I was recently a part of a conversation regarding the topic and I think Gaia is different to Terra Mystica and it is better. It is not “different enough to maybe buy”, it is full on different, with core mechanics intact, but put under circumstances where all your previous experience, while useful, won’t matter as much and you will have to learn, improve, adapt, improvise, be creative all over again. And for a lot longer this time around, since Gaia solves the main problem of Terra of predefined tactics for particular factions in two major ways: variable tech tile/research track set up AND open ended factions mentioned previously. On top of it, here is a quick list of 10 things that might seem similar, but are different:
1. Gaia is a good duel game. It is still best at 3+, but it is really good at 2.
2. Power is more flexible and has more uses. Also note that double shovel is at 5 and not at 6, meaning that it remains contested even with multiple players investing into terraforming.
3. No partial terraforming means that if you don't go into Terraforming Research Track, two planet types are completely out of reach for you. Allows for calmer planning, since you can be almost 100% certain a particular space will remain uncontested.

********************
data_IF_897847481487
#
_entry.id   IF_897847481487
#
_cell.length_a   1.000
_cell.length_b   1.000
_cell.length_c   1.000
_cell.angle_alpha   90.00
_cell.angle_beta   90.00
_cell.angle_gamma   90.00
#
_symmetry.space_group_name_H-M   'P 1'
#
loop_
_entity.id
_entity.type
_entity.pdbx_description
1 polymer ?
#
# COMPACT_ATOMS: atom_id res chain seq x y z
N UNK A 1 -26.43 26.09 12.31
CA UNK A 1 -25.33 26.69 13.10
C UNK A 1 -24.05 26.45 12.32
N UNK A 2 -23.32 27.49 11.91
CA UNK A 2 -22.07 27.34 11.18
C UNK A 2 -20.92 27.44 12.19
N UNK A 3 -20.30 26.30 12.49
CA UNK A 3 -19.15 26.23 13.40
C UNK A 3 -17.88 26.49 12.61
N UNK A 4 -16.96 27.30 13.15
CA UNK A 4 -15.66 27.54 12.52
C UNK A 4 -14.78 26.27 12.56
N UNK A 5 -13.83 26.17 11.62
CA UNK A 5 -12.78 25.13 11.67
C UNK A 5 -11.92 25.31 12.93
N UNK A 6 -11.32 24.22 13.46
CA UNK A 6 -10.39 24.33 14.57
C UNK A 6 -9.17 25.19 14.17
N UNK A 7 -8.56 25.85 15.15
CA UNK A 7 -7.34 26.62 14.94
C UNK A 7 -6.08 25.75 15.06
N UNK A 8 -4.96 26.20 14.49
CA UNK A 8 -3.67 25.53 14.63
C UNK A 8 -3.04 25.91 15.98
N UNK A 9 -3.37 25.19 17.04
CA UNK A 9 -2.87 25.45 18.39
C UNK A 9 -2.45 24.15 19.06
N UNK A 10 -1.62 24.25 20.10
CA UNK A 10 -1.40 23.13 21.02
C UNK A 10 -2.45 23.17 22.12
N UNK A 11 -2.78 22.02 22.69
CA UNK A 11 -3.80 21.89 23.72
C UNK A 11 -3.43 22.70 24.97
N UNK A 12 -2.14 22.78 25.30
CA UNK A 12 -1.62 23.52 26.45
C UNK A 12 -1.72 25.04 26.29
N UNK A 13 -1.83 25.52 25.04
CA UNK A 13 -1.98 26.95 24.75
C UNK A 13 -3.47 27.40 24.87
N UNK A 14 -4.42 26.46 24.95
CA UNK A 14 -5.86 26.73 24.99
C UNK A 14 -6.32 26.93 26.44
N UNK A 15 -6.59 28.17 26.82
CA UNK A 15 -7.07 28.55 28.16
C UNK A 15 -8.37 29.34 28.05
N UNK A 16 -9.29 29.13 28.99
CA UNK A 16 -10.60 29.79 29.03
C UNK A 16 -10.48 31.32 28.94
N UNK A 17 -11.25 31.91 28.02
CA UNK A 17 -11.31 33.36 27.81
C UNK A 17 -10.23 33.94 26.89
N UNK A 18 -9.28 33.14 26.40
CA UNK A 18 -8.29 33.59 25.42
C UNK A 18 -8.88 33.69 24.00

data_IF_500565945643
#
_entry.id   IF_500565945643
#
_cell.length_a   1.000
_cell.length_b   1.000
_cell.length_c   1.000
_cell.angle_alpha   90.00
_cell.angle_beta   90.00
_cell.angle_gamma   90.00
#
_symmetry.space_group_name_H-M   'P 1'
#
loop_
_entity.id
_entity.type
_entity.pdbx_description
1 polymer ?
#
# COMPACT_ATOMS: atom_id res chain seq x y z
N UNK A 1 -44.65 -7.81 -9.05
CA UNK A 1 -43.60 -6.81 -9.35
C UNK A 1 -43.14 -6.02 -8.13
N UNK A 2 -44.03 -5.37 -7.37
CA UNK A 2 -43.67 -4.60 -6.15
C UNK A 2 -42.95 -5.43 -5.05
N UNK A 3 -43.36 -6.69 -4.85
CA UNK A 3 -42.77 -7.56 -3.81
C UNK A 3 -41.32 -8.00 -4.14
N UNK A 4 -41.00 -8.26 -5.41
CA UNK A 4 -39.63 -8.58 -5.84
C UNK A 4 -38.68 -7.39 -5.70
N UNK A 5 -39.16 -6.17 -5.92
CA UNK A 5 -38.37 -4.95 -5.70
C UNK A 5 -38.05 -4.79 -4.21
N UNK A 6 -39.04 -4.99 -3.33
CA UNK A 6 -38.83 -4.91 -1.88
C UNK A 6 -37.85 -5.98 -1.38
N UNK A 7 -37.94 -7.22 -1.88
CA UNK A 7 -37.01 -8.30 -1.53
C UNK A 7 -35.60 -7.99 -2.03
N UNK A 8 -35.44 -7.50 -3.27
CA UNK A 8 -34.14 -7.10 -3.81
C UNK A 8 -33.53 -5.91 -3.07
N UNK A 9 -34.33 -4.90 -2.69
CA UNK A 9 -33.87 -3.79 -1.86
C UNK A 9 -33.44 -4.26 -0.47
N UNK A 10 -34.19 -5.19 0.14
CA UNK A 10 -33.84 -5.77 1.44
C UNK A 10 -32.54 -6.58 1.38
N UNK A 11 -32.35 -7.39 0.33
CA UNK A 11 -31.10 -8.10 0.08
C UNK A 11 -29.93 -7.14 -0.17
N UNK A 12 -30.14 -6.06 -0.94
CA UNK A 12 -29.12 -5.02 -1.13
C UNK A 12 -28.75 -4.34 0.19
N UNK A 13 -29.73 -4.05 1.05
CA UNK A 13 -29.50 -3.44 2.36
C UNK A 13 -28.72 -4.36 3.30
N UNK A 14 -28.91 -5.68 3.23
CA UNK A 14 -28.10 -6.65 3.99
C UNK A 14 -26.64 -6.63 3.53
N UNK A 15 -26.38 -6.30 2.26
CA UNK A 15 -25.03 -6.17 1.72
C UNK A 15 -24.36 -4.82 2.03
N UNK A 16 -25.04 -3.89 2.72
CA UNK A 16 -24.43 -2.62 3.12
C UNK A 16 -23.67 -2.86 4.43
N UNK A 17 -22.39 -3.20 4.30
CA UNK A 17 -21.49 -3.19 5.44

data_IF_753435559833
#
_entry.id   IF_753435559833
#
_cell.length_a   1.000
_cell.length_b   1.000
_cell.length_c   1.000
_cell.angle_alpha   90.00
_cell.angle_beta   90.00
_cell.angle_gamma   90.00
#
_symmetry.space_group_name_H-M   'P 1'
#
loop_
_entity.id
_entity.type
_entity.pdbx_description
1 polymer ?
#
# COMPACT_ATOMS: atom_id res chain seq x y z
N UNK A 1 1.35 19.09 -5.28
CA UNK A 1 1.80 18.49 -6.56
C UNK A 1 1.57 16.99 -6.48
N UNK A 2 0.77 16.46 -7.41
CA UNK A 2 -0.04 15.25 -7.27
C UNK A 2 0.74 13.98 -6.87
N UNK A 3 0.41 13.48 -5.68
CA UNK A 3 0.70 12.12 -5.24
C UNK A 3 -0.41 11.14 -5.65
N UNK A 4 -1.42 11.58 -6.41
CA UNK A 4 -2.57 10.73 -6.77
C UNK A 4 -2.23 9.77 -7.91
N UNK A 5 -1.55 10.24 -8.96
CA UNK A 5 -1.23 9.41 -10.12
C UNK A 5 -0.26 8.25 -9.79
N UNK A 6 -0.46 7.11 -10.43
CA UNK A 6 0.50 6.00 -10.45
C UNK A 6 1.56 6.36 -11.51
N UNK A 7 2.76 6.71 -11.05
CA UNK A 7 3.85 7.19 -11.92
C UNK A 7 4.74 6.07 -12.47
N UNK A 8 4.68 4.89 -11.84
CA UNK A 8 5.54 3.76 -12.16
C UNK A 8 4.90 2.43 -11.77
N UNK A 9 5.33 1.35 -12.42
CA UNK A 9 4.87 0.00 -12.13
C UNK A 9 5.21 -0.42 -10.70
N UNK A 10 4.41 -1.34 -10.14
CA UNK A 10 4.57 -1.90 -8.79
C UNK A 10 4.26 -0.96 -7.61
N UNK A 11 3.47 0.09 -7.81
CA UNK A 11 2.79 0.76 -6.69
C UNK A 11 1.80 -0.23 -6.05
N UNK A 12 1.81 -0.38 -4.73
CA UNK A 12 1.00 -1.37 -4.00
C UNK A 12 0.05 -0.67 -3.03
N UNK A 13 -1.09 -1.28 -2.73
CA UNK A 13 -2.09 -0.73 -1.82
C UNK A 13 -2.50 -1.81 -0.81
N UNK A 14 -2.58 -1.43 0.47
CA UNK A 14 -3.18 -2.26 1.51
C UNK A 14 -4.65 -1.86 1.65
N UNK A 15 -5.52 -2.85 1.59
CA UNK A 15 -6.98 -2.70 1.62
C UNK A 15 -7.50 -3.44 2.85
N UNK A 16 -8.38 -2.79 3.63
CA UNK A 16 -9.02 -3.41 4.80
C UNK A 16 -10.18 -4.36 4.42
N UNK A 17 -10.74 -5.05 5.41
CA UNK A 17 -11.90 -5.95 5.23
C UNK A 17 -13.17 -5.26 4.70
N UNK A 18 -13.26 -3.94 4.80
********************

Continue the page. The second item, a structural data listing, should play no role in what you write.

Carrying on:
4. New "joker" planet type, which ease out the kinks in building progression.
5. Complete new mechanic for creating said joker planets, which is tied to power. Creates extra layer of depth to power management, since you don't burn this power, but it is tied for the round and next income phase.
6. More interesting Tech Tiles (blessings). Less VP and more customization options for the factions, which change game-to-game since they are a part of a set up.
7. Interesting Advanced Tech Tiles which can be as influential (or even more influential) than the end game bonus "goal tiles"
8. Two "goal" tiles in game randomized from a pool of 6. 15 potential combinations, which will force you to adapt in order to win. Or be really good at what you are doing.